The Transformation of Canary Wharf


Nour Louedi, Property Team

The Transformation of Canary Wharf

Many people said it and Boris Johnson’s “City in the East” plan proved it: London is moving east. East London has been more active than ever and the real estate scene has been changing at lightning speed.

Since 2005, when Stratford was selected to host the 2012 Olympics, East London has experienced something of a gold rush.


Photo by DAVID ILIFF. License: CC-BY-SA 3.0

Over the past decade, the area has been completely transformed from an unexciting banking district to a wealthy and vibrant residential and leisure hub. 

1.       Residential construction

Canary Wharf has now grown into Europe’s biggest employer of bankers, reaching more than 112,000 workers. This number is predicted to double within the next 10 years due to the continuous expansion of the area. The notoriety of the business centre augmented the charm of the region and made it attractive to wealthy buyers from areas like Chelsea and Fulham.

Dazzling residential towers began to emerge, including Ballymore’s Pan Peninsula and Chalegrove’s planned 239m residential tower project, City Pride.These prestigious developments raised the industry’s standards, and with the new Crossrail station, the rejuvenation of Canary Wharf is not expected to slow down anytime soon.

Pan Peninsula Night 

Ballymore’s Pan Peninsula

The number of developers investing in the area is snowballing. Galliard continues to develop sold-out projects, such as Baltimore Tower, Baltimore Wharf and Lincoln Plaza.

Other new high-end developments, set to be completed within the next five years, are Berkley’s South Quay Plaza and Ballymore’s Wardian. In total, the new Crossrail station has triggered the construction of 2000 new builds  in the area.


Canary Wharf Crossrail Station

Further, the new Crossrail station has generated a boom in property prices.

Knight Frank recorded a 9.2% increase in Canary Wharf’s house prices from spring 2014 to spring 2015. And JLL predicts of 44% price growth between 2015 and 2020.

These figures are due to the explosive demand in the area caused, not only by its rapid regeneration, but also by its very competitive house prices, averaging at £474,076. This is still lower than London average of £545,709.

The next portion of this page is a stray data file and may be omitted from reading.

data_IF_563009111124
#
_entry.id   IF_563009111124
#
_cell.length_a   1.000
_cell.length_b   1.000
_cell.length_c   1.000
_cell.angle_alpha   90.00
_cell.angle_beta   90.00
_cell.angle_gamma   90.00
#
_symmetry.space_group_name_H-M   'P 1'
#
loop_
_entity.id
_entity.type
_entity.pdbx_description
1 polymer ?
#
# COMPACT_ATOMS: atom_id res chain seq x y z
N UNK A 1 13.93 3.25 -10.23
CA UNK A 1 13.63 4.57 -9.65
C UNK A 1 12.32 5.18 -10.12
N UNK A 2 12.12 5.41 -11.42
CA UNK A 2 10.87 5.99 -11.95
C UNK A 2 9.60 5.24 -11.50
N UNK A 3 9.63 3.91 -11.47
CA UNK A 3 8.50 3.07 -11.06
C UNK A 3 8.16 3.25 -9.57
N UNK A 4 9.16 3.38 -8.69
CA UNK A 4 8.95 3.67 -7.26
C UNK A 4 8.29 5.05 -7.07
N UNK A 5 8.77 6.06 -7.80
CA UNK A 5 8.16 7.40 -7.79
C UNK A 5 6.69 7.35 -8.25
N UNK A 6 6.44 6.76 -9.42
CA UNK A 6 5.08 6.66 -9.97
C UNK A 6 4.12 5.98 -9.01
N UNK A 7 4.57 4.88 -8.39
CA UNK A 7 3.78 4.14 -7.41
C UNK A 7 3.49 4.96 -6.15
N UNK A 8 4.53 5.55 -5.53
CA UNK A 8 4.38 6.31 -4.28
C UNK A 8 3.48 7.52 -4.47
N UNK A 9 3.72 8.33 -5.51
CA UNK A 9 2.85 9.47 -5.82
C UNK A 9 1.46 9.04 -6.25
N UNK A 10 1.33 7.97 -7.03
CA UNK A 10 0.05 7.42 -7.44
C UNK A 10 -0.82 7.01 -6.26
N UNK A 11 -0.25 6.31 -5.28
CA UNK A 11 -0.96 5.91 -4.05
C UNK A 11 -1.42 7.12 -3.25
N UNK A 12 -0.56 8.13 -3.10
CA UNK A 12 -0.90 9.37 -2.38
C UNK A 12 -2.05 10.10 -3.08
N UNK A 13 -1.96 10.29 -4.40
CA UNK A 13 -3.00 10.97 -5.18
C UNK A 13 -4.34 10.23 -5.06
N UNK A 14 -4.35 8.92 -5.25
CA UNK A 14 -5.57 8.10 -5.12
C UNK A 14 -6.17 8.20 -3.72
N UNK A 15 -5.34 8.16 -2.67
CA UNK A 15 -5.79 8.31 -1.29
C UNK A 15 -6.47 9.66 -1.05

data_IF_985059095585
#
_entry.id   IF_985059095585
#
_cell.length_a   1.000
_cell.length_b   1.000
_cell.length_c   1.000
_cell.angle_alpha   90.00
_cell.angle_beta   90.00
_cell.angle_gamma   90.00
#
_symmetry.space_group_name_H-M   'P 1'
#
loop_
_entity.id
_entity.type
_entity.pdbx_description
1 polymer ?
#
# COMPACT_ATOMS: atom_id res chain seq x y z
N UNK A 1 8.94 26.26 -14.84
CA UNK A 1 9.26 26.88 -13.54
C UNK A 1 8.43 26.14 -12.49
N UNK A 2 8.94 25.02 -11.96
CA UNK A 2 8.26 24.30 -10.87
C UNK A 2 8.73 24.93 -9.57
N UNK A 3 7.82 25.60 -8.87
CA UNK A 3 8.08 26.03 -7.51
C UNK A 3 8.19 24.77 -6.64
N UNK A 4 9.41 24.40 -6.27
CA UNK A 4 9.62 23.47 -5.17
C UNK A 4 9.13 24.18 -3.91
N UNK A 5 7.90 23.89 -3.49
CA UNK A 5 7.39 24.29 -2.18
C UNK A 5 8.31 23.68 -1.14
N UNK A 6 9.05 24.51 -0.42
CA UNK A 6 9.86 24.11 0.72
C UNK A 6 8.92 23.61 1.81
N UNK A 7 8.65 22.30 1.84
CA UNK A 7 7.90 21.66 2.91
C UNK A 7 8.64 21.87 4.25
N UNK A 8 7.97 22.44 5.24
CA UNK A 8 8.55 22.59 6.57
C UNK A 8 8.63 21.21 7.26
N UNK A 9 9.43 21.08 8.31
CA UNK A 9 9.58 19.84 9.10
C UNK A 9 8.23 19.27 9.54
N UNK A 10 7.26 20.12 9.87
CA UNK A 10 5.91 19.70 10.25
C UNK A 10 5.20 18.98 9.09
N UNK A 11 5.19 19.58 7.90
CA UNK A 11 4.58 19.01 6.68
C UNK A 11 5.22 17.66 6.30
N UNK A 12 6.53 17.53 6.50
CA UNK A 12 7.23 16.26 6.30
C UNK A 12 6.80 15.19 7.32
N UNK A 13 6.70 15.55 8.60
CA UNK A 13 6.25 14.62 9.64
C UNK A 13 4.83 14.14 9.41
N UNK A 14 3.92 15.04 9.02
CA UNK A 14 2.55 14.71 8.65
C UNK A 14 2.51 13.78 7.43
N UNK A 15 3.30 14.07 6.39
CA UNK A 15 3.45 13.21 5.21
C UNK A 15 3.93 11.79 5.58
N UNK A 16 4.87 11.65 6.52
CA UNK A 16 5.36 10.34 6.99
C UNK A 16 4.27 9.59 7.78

2.       Transport links

The regeneration led to enhanced and diversified links that are now transporting over 100,000 commuters daily.

The DLR, London’s most futuristic and only automated line, was specially created to serve the Docklands and connect it to the City in just 11 minutes.


Canary Wharf, DLR 

The Jubilee Line was diverted in 1999 from its original route to link Canary Wharf to Westminster, Green Park, London Bridge and Stratford. The grey Line now connects Canary Wharf to Waterloo and Bond Street in 9 and 15 minutes respectively.

In addition to ground transportation, Canary Wharf has an international airport at its doorsteps. London City Airport travels to 32 international cities. By 2023, the airport’s expansion plan will add new destinations such as Russia and South Africa.

Although transportation has been actively developing over the last decades, the city’s plans for the area are far from complete. The construction of London’s first pedestrian and cyclist’s bridge linking Canary Wharf to Rotherhithe, as well as two low-level bridges connecting the area to both Greenwich and Surrey Quays, are a reminder that there is much more to come for Canary Wharf.

However, Crossrail, newly named the Elizabeth Line, undoubtedly remains the most influential transportation project. In Canary Wharf, the service is estimated to start running in 2018, enabling passengers to reach Heathrow in just 39 minutes.

3.       Commercial areas

Canary Wharf’s retail areas have experienced a rapid growth. In fifteen years, retail space expanded from 54 shops in one shopping mall-Cabot Place, to 300 shops, bars and restaurant spread across five malls.

The latest addition was Crossrail Place that opened in 2015 above the new Crossrail station. The £500 million mall offers an extra 30,480 square metres of retail space, bringing multiple renowned restaurants such as Stick’n’Sushi, Big Easy and unique leisure experiences such as Everyman cinema and Psycle gym.


Canary Wharf Aeolus sculpture

Canary Wharf is also very supportive of art and design - it hosts more than 100 performing arts and events every year and has one of UK’s largest art collections of more than 60 publicly exhibited artworks. The new Culture Line designed for Crossrail stations will add a new permanent public work to the collection. Once criticized for its dull nightlife, the area is now becoming an “East End creative quarter”.

Canary Wharf is becoming one of the city’s In-Vogue quarters. Not only is it in possession of magnificent residential and commercial landmarks, hundreds shops and bars, and striking dockside scenery, but Canary Wharf is also home to the largest Waitrose branch in the country. And if that’s not a reason to visit, I don’t know what is.


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